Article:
German scientists have found that levels of the vitamin are considerably lower in the blood of patients with chronic heart failure.
The potentially fatal condition results from the failure of the heart to pump blood around the body in sufficient quantity, depriving the organs of a proper supply of nutrients and oxygen.
Patients become tired after the slightest exertion, their pulse rate soars and their kidneys cease to function properly.
Researchers from University of Bonn, in co-operation with the Bad Oeynhausen Heart Centre focused on vitamin D as there was previous animal research suggesting a possible link to heart failure.
For instance, chicks with vitamin D deficiency had been shown to develop heart failure, which disappeared as soon as the vitamin was added to their feed.
They compared 54 patients with chronic heart failure with 34 healthy people, and found that vitamin D levels were up to 50% lower in the blood of CHF patients.
And the more severe the vitamin D deficiency, the worse the symptoms of heart failure appeared to be.
The researchers now plan to check whether giving CHF patients vitamin D can help to improve their condition.
The researchers believe vitamin D plays a central role in regulating calcium concentration in cells of the heart muscle.
If calcium levels are not precisely controlled, the muscle cells are unable to expand and contract properly, and thus blood cannot be pumped effectively around the body.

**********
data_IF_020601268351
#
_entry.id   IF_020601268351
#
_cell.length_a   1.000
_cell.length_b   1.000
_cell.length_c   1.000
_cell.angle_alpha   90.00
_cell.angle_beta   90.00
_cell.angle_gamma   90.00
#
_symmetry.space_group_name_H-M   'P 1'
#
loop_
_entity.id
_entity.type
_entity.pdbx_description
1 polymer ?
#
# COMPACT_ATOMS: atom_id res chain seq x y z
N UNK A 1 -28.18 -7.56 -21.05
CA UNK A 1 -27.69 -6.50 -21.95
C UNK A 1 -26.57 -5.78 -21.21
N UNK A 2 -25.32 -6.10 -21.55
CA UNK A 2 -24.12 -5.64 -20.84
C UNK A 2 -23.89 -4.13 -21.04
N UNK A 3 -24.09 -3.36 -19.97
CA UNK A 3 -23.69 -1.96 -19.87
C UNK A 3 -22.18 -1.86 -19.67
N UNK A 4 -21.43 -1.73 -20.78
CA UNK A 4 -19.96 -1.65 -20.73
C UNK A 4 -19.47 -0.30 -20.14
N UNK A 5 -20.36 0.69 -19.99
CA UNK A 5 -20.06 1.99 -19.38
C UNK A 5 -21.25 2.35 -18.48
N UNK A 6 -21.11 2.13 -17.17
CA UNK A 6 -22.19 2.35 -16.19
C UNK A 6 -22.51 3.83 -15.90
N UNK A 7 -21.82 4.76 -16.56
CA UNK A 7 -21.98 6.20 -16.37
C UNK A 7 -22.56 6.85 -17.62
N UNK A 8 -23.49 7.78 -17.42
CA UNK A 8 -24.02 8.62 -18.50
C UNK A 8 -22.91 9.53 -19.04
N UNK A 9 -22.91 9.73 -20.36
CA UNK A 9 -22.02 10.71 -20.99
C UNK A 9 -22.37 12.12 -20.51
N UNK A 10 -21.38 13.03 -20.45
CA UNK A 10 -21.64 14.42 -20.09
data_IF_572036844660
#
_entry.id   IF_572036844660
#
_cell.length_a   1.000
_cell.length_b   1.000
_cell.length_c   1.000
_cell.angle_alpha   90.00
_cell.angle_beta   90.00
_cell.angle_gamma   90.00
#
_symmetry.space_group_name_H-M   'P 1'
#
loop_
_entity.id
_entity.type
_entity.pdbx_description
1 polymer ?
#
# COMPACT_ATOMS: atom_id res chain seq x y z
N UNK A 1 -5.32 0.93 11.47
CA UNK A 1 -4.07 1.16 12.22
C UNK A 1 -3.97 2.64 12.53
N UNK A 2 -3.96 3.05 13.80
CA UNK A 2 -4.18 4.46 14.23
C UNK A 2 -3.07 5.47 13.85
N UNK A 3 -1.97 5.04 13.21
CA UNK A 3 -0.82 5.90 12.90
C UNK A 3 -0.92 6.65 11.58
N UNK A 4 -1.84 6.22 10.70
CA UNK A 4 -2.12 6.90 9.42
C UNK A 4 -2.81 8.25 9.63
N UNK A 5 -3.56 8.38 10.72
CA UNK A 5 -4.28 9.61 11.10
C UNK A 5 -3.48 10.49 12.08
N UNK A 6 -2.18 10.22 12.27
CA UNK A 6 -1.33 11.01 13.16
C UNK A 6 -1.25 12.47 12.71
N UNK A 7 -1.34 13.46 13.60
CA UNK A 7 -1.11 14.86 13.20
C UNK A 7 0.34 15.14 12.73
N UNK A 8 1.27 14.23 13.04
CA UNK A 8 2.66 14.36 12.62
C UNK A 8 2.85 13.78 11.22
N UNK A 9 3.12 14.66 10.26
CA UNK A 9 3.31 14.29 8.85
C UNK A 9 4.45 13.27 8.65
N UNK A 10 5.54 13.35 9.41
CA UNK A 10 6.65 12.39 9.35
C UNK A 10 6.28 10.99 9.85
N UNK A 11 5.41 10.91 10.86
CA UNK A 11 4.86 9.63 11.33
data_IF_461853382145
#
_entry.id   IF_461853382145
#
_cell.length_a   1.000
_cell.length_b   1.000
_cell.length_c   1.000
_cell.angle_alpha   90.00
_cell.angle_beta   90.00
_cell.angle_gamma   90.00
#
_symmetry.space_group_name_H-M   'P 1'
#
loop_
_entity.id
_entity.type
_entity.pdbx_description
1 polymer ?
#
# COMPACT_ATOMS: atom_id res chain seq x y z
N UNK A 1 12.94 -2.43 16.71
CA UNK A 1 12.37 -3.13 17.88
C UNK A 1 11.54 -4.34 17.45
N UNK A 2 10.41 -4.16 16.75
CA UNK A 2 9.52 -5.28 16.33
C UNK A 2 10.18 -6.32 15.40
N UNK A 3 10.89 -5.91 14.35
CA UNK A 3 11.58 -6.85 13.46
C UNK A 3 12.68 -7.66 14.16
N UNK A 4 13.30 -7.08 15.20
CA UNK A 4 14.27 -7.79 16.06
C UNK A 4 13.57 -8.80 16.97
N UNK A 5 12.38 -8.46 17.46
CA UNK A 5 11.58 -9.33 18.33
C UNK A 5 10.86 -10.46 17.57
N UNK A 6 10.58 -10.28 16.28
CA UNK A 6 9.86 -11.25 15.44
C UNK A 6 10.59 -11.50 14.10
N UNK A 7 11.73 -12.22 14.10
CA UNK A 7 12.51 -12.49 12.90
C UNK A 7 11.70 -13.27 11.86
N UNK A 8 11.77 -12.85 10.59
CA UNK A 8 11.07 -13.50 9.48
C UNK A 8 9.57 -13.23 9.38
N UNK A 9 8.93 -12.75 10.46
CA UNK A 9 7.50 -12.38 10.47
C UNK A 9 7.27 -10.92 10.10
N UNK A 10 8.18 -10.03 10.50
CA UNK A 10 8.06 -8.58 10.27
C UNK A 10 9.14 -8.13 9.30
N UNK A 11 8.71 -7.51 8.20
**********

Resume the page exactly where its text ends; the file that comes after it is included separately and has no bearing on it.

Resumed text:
Human beings make vitamin D themselves. The great majority is synthesised from ultraviolet radiation from the sun.
However, lack of exposure to the sun's rays - and consequently vitamin D deficiency - is becoming an increasing problem in societies where many people work in offices and go home to sit in front of a TV or PC all evening.
Researcher Dr Armin Zittermann said it was possible that people with CHF were trapped in a vicious circle - lack of vitamin D contributed to their medical condition, which in turn prevented them from going outside to synthesise new supplies.
However, he said diet, rather than sunbathing was the best way to top up vitamin D levels as ultraviolet radiation could cause skin cancer.
Professor Henry Dargie, an expert in cardiology at the University of Glasgow, told BBC News Online the link between vitamin D and heart failure sounded plausible.
However, he said: "I am not aware that the epidemiology of heart failure varies with the amount of sunlight - ie you would expect much higher levels in Nordic countries as compared with southern Europe."
Belinda Linden, of the British Heart Foundation, said: "Vitamin D deficiency can lead to low levels of calcium and to rickets, osteomalacia and a high risk of bone fractures.
"Severe deficiency of calcium can also affect the electrical activity of the heart.
"This small study is the first to explore this area in more depth - and the authors are keen to suggest that this is not conclusive."
The research is published in the Journal of the American
College of Cardiology.